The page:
//Addiction and Truck Drivers: Opioid Use Can Pose a Risk

Addiction and Truck Drivers: Opioid Use Can Pose a Risk

VAN ZANDT, Texas. According to Trucking Info, truck safety organizations are pushing to increase drug testing among truck drivers to include opioid use. The opioid epidemic has affected individuals across the country from all walks of life. According to the National Institute on Drug Abuse, every day, approximately 115 people die due to opioid overdose. Opioid addiction and misuse has been estimated to lead to $78.5 billion in lost productivity, healthcare costs, and other losses.

White truck on the asphalt rural road in the polar night

Truck drivers are not immune. In fact, their long work hours, long periods of time sitting, and the fact that they may be required to occasionally perform heavy lifting tasks, may make them more likely to experience pain. When truck drivers visit the doctor, they might be prescribed prescription opioids, which could later put them at risk for addiction. In fact, as many as 21 to 29 percent of patients who are prescribed opioids end up misusing them at some point. Some of these individuals can go on to develop an opioid use disorder, and as many as 6 percent of people on prescription opioids will switch to using heroin. Safety experts want to perform more detailed tests on truck drivers to ensure that they are not addicted or abusing opioids. After all, opioid use can affect a person’s alertness and ability to perform well behind the wheel.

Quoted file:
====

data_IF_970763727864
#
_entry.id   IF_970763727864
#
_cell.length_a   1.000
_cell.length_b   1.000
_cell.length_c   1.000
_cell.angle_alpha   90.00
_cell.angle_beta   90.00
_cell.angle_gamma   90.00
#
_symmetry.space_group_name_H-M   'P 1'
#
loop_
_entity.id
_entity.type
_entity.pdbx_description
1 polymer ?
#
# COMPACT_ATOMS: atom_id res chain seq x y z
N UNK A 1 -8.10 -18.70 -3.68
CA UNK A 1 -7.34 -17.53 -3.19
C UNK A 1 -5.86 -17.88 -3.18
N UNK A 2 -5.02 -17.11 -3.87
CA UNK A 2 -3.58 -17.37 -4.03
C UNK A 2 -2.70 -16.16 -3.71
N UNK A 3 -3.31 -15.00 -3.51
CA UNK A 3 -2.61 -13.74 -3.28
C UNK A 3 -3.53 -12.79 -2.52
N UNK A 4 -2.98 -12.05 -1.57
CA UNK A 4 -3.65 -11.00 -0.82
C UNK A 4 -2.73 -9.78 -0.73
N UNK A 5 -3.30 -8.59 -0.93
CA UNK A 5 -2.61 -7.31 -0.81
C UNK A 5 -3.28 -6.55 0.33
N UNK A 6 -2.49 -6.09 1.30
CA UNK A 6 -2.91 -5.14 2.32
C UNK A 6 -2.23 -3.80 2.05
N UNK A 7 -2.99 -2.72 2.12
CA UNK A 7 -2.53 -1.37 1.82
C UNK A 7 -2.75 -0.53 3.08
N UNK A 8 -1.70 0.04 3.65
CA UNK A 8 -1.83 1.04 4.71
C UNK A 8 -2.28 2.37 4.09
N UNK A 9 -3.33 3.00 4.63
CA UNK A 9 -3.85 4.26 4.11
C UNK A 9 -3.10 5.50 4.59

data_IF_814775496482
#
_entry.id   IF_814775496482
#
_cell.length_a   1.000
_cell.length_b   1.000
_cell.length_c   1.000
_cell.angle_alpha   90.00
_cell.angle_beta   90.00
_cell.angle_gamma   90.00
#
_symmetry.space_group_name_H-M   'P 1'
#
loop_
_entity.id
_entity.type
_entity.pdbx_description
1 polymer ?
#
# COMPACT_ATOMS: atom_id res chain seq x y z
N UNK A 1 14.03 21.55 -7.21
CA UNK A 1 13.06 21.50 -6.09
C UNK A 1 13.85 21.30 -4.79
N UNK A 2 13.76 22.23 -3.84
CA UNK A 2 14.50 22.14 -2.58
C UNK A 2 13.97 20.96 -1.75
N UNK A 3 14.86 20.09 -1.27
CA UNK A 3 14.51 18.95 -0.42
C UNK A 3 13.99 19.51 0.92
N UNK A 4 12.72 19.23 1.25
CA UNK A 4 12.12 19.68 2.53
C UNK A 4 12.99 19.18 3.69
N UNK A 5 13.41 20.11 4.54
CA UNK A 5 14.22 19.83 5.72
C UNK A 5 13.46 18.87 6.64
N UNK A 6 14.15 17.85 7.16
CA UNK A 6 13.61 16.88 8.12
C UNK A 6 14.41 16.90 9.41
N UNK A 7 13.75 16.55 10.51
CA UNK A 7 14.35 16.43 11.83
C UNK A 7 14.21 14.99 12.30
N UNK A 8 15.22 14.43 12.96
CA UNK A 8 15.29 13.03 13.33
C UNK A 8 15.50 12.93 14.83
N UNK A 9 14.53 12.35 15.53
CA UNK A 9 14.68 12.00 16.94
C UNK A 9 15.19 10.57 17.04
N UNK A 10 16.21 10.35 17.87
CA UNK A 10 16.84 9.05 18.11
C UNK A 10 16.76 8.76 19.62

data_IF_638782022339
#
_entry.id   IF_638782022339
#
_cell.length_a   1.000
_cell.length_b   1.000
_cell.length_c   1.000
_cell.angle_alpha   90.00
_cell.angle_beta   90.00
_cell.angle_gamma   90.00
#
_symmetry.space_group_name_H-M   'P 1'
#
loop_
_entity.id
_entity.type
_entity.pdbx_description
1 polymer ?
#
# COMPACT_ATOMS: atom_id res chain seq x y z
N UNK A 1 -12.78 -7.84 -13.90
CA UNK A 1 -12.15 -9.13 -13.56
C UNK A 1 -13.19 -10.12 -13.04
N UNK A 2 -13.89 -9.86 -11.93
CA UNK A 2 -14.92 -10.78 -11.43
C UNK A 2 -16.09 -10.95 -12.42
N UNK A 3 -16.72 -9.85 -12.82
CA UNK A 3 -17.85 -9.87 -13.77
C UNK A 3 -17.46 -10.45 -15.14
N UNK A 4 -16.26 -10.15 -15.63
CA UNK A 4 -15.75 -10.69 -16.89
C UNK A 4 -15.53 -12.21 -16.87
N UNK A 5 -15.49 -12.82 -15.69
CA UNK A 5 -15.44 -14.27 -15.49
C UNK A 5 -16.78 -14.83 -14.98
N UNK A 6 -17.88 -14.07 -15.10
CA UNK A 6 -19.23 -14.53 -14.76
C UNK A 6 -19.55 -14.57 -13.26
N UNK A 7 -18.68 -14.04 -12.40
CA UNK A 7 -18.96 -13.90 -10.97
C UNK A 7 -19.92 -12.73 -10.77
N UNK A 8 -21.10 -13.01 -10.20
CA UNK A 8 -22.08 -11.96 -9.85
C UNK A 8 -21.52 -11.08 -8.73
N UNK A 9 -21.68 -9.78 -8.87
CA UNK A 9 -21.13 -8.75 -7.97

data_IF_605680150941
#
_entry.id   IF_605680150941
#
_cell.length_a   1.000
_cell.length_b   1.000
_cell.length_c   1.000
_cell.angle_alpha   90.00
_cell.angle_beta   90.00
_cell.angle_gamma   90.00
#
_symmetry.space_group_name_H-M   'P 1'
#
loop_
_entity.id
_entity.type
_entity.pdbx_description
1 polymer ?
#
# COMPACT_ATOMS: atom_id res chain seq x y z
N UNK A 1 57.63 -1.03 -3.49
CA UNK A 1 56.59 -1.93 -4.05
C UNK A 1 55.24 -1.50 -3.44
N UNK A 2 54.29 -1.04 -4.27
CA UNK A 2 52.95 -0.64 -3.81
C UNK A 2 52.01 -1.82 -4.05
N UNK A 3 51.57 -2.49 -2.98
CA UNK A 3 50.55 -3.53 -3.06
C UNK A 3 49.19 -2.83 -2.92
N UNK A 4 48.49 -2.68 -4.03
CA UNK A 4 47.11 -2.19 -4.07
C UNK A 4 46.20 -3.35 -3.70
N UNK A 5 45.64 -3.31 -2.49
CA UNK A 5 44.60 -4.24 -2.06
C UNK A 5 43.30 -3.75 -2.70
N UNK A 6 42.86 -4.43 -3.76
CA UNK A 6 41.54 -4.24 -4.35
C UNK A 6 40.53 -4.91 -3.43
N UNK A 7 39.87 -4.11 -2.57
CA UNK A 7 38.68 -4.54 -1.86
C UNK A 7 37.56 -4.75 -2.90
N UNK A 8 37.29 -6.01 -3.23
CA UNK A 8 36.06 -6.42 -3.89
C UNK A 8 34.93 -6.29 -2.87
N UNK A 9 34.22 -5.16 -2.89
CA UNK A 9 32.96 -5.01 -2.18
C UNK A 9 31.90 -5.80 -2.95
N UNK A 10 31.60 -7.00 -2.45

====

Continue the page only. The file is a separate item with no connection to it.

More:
Experts believe that current drug testing methods for truck drivers are not sufficient to identify problems. There was a disparity found between hair analysis positive results and urine testing results. Truck drivers are required to pass urine tests. When Brazil required its truck drivers to pass hair tests, 1 million drivers failed this test. How many truck drivers might be driving in America who would fail a hair test? Opioids can leave a person’s system after just a few hours, unable to be detected with a urine test. However, the evidence of opioids in a person’s system can be found as long as three months after a person has used. Currently, truck drivers are tested for four opioids by the U.S. Department of Transportation as a pre-employment requirement. Yet, unless drivers took these drugs just hours before testing, a simple urine test might not be sufficient to identify a problem.

The trucking industry notes that its drivers may be suffering from hidden (and even not hidden, in some cases) opioid addiction. More frequent testing and more rigorous testing that includes hair analysis methods could increase detection rates.

Until the truck industry gets better at detecting addicted drivers, individuals will continue to get hurt due to drugged drivers. If you or a loved one was hurt in a truck accident due to the negligence of a drugged driver, you may have the right to seek compensation under the law. Speak to the truck accident lawyers at the Cooper Law Firm in Van Zandt, Texas today. There are many factors that can contribute to a truck accident. Drug addiction is one of them. Visit us at https://www.cooper-law-firm.com/. Our lawyers can review your case and offer you an honest assessment of your claim.


Cooper Law Firm

501 N Third St,

Longview, TX 75601

Telephone: (903) 297-0037

By |2018-05-04T18:50:58+00:00May 4th, 2018|Accidents|Comments Off on Addiction and Truck Drivers: Opioid Use Can Pose a Risk

About the Author:

Pin It on Pinterest

Share This